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Music » Sound Stories & Interviews

Got Power?

Cat Power weaves an austere sound that draws you in. Like Peggy Lee, Nico, Patti Smith and others before her, Marshall uses silence in song as much as shimmering notes to evoke a specific emotion.

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You gaze around the crowded smoke filled room. The party is a cacophony of people laughing, drinking and in different stages of discourse and intercourse. Staring out the window is that one strange girl who doesn't really want to socialize, but has an allure that everyone wants to know. Chan (pronounced Sean) Marshallm better known as Cat Power, is that girl. A storyteller whose story needs to be coaxed outward, but when you invest the time to listen, it pays in huge dividends.


Cat Power weaves an austere sound that draws you in. Like Peggy Lee, Nico, Patti Smith and others before her, Marshall uses silence in song as much as shimmering notes to evoke a specific emotion. After seven full-length records and a bunch of singles of original material spanning over a decade, Cat Power takes a stab at interpreting some lesser-known gems from a variety of artists on her latest, Jukebox. The diversity of inspiration is incredible with helpings of Janis Joplin, Billie Holiday, Bob Dylan, Hank Williams, James Brown and others.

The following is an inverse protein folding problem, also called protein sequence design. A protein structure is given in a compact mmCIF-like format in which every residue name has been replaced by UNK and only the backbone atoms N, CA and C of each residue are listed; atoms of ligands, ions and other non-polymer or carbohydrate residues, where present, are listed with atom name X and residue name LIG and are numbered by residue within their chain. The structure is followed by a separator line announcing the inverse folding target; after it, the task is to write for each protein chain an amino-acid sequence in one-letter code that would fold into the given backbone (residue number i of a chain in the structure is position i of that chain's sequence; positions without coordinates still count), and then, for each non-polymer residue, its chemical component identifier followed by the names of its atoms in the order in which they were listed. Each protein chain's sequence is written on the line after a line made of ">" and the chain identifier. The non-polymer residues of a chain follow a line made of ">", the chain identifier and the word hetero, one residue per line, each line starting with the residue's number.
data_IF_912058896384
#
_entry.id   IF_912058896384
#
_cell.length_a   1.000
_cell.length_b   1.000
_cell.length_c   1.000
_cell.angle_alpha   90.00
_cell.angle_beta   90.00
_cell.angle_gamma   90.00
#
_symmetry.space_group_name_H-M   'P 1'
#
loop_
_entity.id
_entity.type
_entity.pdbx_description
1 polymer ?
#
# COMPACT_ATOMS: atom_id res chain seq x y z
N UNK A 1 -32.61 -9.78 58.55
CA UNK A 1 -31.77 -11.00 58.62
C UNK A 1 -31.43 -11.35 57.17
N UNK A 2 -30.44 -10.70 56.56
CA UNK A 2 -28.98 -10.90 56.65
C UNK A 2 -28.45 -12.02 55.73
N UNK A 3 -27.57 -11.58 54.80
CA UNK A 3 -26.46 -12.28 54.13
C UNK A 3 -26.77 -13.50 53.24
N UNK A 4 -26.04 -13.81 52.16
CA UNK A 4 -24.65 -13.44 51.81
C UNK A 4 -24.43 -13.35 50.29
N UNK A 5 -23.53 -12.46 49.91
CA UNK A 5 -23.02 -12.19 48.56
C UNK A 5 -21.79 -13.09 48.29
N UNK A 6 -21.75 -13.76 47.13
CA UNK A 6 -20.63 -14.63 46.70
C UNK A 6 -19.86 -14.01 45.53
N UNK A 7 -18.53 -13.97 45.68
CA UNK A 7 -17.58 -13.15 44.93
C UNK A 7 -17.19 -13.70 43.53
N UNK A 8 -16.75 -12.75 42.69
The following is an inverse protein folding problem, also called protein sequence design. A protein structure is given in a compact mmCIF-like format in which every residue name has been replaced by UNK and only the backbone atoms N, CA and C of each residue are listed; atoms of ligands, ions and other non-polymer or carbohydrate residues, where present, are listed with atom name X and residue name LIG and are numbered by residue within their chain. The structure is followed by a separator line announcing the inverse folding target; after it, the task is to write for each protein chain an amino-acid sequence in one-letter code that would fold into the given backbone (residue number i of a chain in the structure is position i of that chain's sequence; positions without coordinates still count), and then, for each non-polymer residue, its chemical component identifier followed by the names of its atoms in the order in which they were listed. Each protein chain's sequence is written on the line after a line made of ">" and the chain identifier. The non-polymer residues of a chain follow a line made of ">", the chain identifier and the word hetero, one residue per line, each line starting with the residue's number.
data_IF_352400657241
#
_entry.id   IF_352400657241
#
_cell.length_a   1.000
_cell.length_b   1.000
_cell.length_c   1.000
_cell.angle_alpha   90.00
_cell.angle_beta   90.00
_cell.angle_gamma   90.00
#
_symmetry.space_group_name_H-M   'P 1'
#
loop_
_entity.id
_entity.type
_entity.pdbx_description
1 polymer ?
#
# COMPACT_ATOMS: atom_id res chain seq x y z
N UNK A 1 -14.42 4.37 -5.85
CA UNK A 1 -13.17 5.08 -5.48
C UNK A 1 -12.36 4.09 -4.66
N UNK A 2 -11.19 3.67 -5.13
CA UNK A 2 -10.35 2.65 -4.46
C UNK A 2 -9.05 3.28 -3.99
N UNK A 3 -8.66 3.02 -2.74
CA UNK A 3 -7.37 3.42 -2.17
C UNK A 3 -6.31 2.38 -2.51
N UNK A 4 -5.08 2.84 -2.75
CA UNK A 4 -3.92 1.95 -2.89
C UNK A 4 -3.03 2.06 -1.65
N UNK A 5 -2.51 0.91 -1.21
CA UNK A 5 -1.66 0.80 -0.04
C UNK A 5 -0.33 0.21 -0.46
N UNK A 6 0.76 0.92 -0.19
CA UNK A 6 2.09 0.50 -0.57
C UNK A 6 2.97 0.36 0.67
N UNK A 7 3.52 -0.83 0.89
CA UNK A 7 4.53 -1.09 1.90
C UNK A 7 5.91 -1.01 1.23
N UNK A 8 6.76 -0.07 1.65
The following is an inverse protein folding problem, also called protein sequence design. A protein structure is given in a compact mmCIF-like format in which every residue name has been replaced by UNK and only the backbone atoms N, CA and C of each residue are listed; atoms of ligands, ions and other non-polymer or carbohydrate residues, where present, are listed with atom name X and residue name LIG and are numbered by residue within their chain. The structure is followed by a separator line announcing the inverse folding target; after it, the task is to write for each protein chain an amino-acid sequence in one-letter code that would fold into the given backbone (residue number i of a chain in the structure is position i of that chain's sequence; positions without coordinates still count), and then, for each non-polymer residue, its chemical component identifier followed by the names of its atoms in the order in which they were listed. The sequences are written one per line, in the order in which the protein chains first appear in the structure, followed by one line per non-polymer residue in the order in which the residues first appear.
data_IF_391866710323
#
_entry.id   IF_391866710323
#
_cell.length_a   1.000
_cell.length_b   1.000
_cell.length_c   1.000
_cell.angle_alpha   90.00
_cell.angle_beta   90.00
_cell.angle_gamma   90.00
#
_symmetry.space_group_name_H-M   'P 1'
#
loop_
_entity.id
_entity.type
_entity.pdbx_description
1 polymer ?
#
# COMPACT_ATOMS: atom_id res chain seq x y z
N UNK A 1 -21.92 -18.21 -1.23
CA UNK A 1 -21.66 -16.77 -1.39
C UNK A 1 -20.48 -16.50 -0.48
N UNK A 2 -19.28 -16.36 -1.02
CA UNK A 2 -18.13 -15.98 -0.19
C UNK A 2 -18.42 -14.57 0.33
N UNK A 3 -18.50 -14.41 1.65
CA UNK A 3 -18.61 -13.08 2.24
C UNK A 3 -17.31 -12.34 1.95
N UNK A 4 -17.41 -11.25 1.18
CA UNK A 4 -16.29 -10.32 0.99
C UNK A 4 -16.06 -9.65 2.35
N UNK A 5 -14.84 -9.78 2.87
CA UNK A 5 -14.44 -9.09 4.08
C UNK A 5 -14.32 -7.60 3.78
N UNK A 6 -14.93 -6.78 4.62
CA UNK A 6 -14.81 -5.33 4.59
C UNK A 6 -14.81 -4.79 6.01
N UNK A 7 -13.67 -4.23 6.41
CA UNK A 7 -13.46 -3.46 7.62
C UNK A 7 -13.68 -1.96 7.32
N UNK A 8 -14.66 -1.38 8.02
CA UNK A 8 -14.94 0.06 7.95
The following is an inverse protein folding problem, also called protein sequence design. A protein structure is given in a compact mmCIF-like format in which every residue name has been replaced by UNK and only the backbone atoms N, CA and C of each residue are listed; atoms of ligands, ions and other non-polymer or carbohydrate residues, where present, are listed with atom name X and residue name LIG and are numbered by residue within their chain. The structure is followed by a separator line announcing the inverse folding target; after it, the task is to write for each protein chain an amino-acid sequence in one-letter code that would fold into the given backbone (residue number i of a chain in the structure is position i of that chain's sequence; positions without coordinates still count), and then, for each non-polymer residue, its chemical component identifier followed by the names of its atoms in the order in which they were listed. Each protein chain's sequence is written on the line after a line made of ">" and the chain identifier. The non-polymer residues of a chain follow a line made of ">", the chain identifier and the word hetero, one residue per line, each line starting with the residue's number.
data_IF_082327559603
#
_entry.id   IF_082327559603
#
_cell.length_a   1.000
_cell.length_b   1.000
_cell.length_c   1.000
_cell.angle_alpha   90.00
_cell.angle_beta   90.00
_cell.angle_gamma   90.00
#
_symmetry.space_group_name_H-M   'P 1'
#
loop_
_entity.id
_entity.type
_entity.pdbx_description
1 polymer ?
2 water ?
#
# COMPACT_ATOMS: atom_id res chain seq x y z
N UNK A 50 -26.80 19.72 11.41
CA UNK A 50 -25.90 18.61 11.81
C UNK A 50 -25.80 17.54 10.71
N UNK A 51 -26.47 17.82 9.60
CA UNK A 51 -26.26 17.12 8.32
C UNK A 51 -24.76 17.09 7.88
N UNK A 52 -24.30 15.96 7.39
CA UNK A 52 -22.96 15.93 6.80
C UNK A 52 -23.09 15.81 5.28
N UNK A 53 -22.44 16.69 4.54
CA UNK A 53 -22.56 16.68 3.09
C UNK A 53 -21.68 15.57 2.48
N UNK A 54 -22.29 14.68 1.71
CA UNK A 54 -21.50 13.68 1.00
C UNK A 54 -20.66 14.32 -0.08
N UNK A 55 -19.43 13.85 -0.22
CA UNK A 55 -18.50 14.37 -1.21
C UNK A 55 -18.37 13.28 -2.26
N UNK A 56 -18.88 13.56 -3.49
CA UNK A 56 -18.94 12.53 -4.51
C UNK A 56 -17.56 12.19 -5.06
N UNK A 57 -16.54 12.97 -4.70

Selections of covers on this disc are as interesting as the world that Cat Power creates. "Lord Help" is from Jessie Mae Hemphill, an obscure female Mississippi blues guitarist who didn't record anything until her 40s. George Jackson's "Aretha, Sing One for Me" originally recorded over 35 years ago tells the story of the power of music to help mend a broken heart.Marshall even dismantles the soaring power of "New York, New York" made famous by Frank Sinatra and leaves behind a humbled drone of questions about the inspiration of Manhattan. - Chuck Arnold

Chuck Arnold is the former owner of an independent record shop and label and is currently the one staff person of the Bend Downtowners Association.

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